Chronic back pain is a worldwide problem. A study by the World Health Organization found it to be the No. 1 cause of disability across the globe.

While a sedentary lifestyle — sitting at a desk all day and being a “couch potato” — contributes to the problem, so does a job that requires a lot of physical work. Back problems plague people who live in wealthy countries as well as those who live in third-world areas.

One of our textbooks from chiropractic school was titled “Managing Low Back Pain.” The lead author was Dr. William Kirkaldy-Willis, an orthopedist. He stated that he chose the title because for many patients, back pain is a chronic, recurring condition. In his view, the best approach is to focus on long-term steps to control it, rather than seeing it as a condition that can be treated once, expecting to cure the patient.

Many patients use medications to control chronic back pain, especially anti-inflammatory drugs like ibuprofen, aspirin and naproxen. It is estimated that 30 billion doses are consumed in the U.S. every year.

But these drugs have serious side effects. They are the second leading cause of ulcers, causing more than 100,000 hospitalizations and 17,000 deaths every year in the U.S. They also are associated with deaths due to heart disease. Tylenol is not a lot better, it is the leading cause of acute liver failure in the U.S. And we all know about the dangers of the newer opiate drugs like oxycodone and hydrocodone, with their tendency to cause addiction. Are there better, especially safer, options to control chronic back pain?

One study supports an old chiropractic idea, called maintenance care. For a long time, chiropractors have urged their patients to continue care on a preventive basis, to keep the gains they have made with their care, to prevent future spinal problems, and improve overall health. This study recruited 40 patients with chronic back pain that had lasted at least six months. They all got a month of chiropractic treatment, which significantly helped their pain. For half the patients, treatment was stopped there, and for the rest, they continued treatment every two weeks for nine more months. At the end of the trial, 10 months in all, the patients who followed through on the maintenance care not only kept the relief they gained from the first month of care, but they actually continued to improve. The other patients tended to lose most of the benefit over the next nine months.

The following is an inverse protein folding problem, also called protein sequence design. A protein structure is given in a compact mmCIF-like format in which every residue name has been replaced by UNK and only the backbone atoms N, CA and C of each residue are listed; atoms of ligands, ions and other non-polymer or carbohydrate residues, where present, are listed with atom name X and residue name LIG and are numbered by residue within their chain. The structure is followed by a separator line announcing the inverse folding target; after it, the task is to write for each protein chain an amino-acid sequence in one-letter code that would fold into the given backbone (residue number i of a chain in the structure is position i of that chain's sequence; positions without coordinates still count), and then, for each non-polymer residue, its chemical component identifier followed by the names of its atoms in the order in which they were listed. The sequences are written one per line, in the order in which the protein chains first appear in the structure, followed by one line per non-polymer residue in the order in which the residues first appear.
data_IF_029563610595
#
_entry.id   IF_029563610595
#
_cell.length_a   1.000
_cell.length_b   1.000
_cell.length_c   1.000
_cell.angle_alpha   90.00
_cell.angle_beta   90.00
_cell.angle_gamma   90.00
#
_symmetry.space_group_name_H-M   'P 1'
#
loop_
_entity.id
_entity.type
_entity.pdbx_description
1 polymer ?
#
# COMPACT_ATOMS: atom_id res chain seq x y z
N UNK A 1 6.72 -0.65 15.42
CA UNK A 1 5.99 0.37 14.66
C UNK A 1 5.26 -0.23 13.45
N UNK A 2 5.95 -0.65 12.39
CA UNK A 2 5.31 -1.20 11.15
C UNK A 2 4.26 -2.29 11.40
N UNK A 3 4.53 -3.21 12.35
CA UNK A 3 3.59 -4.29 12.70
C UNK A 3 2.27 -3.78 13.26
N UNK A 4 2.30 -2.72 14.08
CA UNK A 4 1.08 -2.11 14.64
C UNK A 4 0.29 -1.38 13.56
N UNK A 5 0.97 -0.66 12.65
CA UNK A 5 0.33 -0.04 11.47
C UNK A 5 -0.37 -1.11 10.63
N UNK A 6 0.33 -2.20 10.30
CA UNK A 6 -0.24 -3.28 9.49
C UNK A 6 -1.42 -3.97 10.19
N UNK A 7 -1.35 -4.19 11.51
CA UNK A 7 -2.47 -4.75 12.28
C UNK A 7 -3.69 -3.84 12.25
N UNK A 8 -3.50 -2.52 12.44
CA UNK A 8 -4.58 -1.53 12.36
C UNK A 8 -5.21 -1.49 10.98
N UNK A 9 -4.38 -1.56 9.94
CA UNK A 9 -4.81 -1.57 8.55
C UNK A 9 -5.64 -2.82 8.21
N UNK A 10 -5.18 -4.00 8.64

Acupuncturists have their own versions of this. One approach is to see a patient at least four times a year, at the change of the seasons. I also use acupuncture as a method of pain control; most chronic pain patients benefit from supportive treatment between once a month and once every two or three months.

Herbal alternatives to anti-inflammatory drugs help control chronic pain. Willow bark has been used for centuries, and is the basis for aspirin. But while the natural herbal version may produce mild stomach upset, it does not cause life-threatening stomach ulcers or thinning of the blood like aspirin. Boswellia, turmeric and ginger are all used for chronic pain and inflammation, and are very safe.

But the most effective approach for any particular patient is whatever combination of the above works for them. Chronic back pain is usually a complicated problem that requires several treatment approaches, including lifestyle changes. We all differ in our responses to treatment — the art of pain control is to find the right mix of manipulation, acupuncture, or herbals that provides relief without harming the patient.

Dr. Michael Noonan practices chiropractic, chiropractic acupuncture and other wellness therapies in Old Town. He can be reached at